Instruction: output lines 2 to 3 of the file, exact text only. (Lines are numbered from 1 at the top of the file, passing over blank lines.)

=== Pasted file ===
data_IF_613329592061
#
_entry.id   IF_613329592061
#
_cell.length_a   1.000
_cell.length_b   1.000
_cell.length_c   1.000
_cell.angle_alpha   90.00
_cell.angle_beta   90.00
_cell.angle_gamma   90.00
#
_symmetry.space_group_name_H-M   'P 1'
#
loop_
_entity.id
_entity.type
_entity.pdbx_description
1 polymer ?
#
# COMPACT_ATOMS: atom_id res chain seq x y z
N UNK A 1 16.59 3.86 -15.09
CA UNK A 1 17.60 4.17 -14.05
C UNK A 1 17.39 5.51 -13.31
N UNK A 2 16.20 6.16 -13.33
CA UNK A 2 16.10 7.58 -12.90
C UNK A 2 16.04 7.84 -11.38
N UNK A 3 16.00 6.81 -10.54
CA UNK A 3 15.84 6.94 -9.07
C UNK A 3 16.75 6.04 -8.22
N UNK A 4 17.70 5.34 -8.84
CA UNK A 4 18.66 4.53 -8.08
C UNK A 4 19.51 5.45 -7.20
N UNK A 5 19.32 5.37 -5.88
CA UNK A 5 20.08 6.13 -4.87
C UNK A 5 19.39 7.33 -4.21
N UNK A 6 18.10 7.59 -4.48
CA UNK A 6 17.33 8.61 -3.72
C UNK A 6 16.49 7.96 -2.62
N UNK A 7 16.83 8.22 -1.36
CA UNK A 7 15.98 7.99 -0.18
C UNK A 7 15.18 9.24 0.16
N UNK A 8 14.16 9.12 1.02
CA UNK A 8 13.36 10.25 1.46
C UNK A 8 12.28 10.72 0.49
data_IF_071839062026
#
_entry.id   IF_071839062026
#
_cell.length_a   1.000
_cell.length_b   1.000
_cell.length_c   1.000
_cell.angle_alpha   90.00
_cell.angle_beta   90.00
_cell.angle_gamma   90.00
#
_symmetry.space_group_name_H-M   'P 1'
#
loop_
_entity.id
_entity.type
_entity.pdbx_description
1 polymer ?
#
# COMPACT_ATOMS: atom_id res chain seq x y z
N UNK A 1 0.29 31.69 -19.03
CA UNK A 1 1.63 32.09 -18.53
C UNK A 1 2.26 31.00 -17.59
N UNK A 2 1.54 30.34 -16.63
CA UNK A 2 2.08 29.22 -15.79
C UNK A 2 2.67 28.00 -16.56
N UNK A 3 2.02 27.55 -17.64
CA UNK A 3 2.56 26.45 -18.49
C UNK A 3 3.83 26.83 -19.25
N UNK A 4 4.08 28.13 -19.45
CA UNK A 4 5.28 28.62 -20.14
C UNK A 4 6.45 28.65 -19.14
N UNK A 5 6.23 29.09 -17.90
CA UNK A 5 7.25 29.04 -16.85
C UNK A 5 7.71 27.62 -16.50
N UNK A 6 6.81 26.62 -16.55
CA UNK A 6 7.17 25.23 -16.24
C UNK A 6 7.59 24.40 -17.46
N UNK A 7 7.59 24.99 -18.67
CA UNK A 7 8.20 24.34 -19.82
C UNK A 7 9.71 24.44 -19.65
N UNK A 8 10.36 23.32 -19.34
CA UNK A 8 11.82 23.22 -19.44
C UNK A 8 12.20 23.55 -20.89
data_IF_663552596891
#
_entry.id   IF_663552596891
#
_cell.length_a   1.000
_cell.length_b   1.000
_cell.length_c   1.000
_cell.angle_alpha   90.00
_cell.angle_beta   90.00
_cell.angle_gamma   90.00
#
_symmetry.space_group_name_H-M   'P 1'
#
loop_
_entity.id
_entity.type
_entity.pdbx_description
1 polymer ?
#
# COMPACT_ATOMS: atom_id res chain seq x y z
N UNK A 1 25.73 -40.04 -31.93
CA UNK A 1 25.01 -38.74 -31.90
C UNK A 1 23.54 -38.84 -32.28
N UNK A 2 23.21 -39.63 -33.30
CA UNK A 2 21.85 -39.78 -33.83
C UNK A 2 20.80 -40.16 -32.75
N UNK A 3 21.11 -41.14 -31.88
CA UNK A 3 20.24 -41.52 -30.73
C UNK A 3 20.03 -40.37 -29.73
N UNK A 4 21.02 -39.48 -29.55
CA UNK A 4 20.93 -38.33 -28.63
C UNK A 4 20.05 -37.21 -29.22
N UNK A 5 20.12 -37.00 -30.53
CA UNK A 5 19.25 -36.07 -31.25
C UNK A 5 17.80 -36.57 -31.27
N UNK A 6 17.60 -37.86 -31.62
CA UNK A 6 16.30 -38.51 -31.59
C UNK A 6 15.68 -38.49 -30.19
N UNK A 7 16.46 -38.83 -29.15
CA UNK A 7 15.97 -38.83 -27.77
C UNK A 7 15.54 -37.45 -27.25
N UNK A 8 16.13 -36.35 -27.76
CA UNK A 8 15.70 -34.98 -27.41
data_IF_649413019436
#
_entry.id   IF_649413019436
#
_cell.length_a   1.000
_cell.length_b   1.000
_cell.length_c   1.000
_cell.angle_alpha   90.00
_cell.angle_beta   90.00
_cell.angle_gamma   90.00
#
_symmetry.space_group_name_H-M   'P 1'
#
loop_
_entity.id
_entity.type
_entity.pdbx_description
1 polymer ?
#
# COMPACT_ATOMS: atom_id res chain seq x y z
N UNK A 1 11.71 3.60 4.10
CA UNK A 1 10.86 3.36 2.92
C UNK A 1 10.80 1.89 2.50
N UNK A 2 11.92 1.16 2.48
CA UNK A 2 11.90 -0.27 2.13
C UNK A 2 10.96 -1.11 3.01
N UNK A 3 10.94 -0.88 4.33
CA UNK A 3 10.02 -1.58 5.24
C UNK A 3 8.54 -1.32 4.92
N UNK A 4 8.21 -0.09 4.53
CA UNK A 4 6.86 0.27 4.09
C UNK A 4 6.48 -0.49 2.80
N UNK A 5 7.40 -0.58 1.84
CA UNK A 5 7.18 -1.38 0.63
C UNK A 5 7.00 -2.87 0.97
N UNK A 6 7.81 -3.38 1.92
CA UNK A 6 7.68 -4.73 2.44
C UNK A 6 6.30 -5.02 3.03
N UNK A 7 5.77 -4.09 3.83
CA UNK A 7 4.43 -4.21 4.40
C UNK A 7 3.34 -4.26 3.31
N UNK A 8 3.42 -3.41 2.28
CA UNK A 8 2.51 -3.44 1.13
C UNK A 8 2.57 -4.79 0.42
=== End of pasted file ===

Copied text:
#
_entry.id   IF_613329592061